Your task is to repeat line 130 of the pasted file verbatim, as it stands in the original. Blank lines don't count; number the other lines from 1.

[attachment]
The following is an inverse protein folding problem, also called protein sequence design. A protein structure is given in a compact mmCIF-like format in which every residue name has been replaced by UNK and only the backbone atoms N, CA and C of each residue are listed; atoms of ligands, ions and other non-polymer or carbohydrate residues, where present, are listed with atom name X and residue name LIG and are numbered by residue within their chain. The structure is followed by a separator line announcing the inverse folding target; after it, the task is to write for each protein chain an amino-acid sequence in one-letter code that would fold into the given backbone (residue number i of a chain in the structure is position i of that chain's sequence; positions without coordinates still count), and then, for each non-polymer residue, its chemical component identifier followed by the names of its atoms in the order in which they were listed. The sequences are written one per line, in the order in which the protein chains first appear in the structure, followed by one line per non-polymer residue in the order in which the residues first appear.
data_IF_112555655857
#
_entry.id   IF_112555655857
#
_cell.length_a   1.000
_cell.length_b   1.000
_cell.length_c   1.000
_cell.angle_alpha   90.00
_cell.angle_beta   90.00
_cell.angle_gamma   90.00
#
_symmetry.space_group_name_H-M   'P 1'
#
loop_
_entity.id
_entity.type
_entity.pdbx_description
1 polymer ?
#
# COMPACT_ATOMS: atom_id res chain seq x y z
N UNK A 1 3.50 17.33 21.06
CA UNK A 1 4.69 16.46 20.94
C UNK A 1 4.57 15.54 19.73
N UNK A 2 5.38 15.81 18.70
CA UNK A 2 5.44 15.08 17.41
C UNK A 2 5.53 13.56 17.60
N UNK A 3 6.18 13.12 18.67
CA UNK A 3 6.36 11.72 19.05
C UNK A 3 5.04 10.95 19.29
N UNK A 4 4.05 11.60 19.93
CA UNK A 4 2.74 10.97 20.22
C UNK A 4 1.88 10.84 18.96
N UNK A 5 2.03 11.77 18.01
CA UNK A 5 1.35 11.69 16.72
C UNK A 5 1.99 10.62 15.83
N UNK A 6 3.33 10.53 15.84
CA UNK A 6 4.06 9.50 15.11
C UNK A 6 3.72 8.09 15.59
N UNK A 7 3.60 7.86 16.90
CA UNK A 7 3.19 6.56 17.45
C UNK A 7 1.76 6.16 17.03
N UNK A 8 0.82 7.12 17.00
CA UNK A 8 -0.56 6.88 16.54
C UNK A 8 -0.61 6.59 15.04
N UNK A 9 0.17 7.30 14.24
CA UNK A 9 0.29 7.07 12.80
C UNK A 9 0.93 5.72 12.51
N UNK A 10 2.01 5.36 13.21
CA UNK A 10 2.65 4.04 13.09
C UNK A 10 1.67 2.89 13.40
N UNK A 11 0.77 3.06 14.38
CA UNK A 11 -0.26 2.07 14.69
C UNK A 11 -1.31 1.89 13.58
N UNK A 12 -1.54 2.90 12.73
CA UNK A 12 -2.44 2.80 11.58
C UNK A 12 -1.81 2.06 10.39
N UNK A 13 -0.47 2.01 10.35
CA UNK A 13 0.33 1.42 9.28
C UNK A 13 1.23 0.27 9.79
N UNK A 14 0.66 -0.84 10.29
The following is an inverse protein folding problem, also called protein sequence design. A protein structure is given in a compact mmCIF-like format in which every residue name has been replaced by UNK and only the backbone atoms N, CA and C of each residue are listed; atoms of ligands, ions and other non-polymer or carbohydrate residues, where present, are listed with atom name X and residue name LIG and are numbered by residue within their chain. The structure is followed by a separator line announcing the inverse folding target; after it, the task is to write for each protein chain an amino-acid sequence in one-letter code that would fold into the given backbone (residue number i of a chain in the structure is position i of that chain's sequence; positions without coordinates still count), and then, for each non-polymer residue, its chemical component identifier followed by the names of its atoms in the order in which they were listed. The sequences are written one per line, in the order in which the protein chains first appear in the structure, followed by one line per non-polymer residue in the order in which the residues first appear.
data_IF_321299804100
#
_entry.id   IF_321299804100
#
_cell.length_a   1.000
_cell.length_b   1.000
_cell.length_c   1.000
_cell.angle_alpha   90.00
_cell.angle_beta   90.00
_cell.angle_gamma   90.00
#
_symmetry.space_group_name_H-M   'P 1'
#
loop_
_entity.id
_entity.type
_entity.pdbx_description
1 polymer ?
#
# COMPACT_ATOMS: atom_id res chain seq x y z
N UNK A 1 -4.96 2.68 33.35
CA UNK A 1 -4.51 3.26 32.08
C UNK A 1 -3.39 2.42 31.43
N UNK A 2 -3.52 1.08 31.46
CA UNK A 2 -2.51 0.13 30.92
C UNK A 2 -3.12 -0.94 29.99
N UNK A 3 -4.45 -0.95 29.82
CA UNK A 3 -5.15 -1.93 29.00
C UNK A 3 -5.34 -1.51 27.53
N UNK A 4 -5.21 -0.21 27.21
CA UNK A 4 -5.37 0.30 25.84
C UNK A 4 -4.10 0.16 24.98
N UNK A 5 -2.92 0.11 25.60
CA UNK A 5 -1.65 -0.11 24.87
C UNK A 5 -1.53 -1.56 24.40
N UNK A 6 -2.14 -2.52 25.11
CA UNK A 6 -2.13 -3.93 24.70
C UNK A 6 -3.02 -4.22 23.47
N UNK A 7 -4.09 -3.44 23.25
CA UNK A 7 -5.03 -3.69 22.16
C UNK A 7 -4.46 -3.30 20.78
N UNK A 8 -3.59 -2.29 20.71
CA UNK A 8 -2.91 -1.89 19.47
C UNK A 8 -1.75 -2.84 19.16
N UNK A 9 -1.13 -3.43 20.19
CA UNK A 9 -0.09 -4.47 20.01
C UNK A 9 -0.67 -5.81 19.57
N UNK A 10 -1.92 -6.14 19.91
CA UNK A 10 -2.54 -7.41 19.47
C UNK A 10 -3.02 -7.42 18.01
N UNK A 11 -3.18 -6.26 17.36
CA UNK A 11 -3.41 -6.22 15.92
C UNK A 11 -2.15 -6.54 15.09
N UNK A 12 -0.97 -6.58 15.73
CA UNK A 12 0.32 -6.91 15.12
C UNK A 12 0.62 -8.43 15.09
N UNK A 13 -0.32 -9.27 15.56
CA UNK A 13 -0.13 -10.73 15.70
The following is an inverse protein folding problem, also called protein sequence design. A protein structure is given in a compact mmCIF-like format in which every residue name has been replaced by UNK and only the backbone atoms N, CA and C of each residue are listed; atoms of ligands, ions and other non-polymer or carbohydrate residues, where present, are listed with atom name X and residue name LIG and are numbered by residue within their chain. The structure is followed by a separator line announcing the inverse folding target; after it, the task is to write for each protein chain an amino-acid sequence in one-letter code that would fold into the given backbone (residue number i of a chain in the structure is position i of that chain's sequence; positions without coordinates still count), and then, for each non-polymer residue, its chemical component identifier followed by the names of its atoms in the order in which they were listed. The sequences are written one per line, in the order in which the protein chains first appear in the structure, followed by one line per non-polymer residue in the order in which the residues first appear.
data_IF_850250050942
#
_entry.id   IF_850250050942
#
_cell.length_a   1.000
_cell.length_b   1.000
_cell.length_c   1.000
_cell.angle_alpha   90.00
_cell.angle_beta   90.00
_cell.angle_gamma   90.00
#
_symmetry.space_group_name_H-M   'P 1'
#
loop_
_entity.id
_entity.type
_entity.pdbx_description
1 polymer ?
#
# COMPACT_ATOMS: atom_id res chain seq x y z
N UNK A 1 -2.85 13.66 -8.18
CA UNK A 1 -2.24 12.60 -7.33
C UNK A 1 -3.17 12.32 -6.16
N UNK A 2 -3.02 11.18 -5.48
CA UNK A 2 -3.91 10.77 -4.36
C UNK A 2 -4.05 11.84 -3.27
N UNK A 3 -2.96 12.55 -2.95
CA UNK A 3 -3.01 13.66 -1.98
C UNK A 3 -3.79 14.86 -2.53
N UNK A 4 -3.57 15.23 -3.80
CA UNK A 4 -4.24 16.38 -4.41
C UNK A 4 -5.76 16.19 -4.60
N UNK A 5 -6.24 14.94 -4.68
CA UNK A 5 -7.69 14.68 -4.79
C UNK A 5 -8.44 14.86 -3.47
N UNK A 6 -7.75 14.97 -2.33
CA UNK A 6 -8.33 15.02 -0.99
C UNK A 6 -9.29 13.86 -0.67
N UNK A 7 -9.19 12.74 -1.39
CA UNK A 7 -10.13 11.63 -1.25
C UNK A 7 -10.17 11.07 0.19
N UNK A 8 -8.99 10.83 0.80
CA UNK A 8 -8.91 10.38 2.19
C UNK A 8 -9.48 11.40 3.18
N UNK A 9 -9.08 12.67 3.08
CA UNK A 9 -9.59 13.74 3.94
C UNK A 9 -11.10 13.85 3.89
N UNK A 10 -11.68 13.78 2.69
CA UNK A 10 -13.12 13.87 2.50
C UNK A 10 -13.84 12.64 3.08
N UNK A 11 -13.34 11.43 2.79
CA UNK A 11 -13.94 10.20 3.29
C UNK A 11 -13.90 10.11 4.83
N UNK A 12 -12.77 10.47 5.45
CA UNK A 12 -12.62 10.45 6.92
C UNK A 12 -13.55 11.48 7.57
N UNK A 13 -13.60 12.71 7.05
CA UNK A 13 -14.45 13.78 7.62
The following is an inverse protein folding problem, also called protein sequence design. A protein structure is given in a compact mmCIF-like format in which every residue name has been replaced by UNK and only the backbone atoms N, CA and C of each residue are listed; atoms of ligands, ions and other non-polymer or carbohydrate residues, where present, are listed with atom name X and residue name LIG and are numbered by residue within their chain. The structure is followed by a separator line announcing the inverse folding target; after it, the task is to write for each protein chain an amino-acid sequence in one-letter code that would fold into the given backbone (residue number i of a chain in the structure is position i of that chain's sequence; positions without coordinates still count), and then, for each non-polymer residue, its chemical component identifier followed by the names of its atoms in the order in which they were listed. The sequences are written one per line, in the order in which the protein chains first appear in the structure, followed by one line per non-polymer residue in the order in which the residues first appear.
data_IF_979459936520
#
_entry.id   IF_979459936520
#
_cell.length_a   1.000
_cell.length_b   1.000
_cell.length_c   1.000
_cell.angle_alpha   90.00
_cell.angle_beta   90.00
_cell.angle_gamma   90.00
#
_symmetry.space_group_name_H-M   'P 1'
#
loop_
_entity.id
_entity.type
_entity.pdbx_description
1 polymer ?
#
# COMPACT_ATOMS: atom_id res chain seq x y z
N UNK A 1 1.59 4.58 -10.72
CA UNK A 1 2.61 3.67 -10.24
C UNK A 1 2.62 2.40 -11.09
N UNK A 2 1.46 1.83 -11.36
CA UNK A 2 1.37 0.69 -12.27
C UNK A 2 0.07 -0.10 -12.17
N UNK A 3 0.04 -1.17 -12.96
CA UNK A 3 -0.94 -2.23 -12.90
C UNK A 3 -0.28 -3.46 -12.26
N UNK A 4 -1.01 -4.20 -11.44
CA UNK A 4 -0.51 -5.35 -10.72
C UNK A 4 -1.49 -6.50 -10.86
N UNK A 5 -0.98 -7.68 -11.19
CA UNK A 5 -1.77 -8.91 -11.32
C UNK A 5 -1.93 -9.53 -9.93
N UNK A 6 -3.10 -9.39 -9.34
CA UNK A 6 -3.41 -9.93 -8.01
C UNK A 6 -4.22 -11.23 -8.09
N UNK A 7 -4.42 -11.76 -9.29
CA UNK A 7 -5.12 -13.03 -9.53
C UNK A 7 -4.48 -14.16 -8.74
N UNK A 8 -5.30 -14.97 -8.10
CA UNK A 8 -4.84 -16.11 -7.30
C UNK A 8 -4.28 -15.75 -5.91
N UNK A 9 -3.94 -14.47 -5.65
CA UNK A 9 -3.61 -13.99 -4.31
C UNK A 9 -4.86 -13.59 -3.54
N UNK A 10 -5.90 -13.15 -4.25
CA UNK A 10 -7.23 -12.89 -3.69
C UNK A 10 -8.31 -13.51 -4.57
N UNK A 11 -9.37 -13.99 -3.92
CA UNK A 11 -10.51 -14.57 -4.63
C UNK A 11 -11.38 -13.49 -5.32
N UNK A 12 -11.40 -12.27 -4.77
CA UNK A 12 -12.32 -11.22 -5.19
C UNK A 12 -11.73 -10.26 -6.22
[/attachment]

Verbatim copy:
_cell.angle_beta   90.00